The new part in ST9 is under File Management > File Naming Rules.



Revision levels are controlled at Solid Edge Options > General > Revise and Increment Name. You can control the delimiter (i.e. _ , ., or -), start value, excluded characters, and minimum length (01 vs 1).



There is way too much stuff here to cover it all in detail, but you get the idea. Solid Edge added a file management tool for those who don’t have one. It’s not hard to set up or use. You’ll be able to use this if you’re just a single user trying to keep track of versions.


In the next article I’ll keep going in this vein and talk about what many of you might have thought were going to be the big data management topics, Design Manager and Pack and Go.


Community Manager



I have to say I am very excited about this part of ST9. We started with the notion "small companies don't have IT guys; what if you do basic PDM super fast, but without a database to adminster" -- of course this sounded impossible at first, but the team got it done. I think smaller customers -- 1-5-10 seats will really like this. Let us know!

Gears Esteemed Contributor

Dan, I've got a group of about 8 that work unmanaged and I think this will be a great benefit.


PDM-Free! That is a much bigger winner than Free PDM!


Some companies don't need a worflow for ECN/ECOs. A paper form with signatures works fine. So does an email with voting options and hyperlinks to documents and files. Or a simple cloud based workflow or an ERP workflow! Many options available for that.


Is SE actually using WIndows indexing or Windows Search Services?

Gears Esteemed Contributor

@RyanM Yes, the second paragraph of the article explains that.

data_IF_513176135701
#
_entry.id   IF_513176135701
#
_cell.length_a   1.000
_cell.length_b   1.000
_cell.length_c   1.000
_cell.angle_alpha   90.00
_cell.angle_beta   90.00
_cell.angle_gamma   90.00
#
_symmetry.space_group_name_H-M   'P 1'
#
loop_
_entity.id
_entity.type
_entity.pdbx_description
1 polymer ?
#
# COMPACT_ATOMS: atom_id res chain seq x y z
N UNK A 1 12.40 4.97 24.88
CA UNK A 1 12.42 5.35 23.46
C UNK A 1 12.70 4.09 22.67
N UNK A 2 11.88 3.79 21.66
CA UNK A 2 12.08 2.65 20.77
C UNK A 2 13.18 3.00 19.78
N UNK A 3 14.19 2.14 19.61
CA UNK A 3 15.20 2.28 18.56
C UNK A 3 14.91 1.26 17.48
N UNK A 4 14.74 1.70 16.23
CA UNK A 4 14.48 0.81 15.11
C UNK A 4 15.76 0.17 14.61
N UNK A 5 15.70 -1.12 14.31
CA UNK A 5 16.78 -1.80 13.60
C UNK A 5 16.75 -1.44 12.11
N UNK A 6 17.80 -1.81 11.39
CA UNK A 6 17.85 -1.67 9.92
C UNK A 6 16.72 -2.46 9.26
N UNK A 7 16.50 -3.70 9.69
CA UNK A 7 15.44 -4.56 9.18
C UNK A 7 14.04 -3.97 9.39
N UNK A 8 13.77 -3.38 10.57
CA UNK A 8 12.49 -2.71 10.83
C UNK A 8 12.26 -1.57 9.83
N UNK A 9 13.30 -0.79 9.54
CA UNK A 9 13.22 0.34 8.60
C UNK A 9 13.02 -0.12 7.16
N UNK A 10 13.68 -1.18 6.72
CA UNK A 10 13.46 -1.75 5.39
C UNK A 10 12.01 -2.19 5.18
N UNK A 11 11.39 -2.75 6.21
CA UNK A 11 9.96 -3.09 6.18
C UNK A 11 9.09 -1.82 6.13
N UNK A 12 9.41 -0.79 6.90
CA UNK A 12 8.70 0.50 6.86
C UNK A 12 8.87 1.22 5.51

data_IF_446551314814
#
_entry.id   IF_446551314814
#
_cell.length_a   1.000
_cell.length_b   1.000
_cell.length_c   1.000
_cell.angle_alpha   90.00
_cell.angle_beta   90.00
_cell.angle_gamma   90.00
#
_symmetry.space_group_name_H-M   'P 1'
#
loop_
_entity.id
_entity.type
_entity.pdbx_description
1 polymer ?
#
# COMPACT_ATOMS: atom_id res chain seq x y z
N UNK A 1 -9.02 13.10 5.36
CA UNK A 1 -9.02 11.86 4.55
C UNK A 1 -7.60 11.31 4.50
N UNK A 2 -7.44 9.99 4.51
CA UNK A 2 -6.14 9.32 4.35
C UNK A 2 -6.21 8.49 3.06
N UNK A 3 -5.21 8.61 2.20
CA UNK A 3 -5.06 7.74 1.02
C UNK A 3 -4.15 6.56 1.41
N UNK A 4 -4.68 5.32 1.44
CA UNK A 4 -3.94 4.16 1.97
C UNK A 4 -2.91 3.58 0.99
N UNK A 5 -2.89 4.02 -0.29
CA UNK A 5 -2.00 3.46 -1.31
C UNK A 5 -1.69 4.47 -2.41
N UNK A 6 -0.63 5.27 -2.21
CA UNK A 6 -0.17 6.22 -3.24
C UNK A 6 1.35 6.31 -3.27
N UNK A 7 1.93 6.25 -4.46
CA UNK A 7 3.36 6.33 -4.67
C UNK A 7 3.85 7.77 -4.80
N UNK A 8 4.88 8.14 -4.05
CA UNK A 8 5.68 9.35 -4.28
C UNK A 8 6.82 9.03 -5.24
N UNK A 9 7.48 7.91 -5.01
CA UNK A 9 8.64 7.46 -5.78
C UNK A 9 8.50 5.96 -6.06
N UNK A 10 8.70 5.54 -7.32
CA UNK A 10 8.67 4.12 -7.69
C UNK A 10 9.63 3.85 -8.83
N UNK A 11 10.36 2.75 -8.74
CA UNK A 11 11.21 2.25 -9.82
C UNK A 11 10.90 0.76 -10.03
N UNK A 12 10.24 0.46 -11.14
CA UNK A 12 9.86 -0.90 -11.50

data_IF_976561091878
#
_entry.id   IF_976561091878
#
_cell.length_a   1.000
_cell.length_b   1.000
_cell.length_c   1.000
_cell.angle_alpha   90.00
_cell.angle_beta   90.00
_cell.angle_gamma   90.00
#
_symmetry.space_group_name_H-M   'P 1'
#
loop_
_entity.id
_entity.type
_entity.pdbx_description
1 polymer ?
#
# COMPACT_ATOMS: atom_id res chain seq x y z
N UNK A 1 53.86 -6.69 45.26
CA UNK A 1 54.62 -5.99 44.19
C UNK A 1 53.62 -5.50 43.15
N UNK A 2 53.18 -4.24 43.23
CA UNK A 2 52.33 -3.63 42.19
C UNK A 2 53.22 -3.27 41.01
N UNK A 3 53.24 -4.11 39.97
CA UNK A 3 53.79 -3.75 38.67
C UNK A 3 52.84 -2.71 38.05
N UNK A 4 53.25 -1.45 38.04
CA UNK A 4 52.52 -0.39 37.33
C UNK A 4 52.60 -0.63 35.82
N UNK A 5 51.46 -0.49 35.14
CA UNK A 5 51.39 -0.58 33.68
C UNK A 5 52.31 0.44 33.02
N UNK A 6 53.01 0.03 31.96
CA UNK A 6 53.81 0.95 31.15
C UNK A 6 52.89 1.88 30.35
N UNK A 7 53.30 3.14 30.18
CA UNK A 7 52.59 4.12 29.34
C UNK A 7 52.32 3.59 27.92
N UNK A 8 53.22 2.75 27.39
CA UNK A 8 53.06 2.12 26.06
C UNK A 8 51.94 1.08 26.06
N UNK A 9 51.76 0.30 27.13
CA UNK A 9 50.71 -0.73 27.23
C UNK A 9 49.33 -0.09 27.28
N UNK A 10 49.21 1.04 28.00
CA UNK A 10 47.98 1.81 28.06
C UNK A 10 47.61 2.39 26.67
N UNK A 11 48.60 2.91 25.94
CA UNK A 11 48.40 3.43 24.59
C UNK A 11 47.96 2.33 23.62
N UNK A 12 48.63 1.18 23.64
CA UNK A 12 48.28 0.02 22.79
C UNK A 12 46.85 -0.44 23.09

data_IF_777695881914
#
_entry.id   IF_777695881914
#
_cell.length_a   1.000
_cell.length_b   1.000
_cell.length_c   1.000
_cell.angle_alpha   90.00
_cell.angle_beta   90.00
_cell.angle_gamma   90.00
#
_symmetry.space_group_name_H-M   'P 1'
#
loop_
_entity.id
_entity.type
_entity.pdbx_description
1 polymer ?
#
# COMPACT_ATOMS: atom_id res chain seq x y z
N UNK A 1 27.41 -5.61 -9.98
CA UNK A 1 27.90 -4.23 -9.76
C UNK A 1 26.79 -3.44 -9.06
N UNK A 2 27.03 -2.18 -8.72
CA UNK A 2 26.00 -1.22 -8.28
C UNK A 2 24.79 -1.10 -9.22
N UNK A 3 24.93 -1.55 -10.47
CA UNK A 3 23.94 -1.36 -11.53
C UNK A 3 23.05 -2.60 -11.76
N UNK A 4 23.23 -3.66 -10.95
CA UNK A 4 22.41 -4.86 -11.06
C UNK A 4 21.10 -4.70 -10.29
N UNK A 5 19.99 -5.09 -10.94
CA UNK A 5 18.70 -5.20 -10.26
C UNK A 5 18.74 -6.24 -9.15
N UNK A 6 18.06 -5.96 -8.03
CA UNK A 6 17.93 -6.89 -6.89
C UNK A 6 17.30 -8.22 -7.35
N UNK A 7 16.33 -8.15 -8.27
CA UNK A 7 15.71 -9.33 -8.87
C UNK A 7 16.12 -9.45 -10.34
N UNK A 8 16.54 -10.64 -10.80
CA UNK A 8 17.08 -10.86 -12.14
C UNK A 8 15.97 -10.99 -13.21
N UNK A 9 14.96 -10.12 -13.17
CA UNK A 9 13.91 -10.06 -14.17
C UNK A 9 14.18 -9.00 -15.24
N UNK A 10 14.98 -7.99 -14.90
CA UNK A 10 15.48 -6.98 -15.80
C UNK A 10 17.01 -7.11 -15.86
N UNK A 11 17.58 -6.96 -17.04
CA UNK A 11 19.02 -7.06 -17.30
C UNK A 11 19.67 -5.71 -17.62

We have a machine designated as a server running win 7 (unless it has "updated" itself to win 10 without me looking). Can one index file be kept on the same machine and accessed all users? Or does each user maintain his own index?  The first way seems like the way to minimize network traffic.



Ken- Yes, I read that but I was under the impression that Windows indexing was superseded by Windows Search?

Gears Esteemed Contributor

@RyanM I see what you mean.  It is one in the same... Windows Search Service (WSS) provides the indexing and the Search function.  WSS also provides an API which is what I presume SE is using behind the scenes to perform it's searching.

Gears Esteemed Contributor

@lking My understand of how Windows Search Service (WSS) works is that each Windows workstation/server has to have WSS setup and running (should be the default for workstations but not on server) and then when a Windows client attempts to search a shared drive from that machine, the index on that machine is shared with the client and thus a indexed search is perfomed.  The caveat is that any shared drive you use must be shared from a Windows workstation/server WSS running on it if it is to be indexed.  If you use a NAS/SAN or other storage appliance for your shared drive, then there is no WSS on it and thus no index to share so you are stuck with a slow "crawl" based search.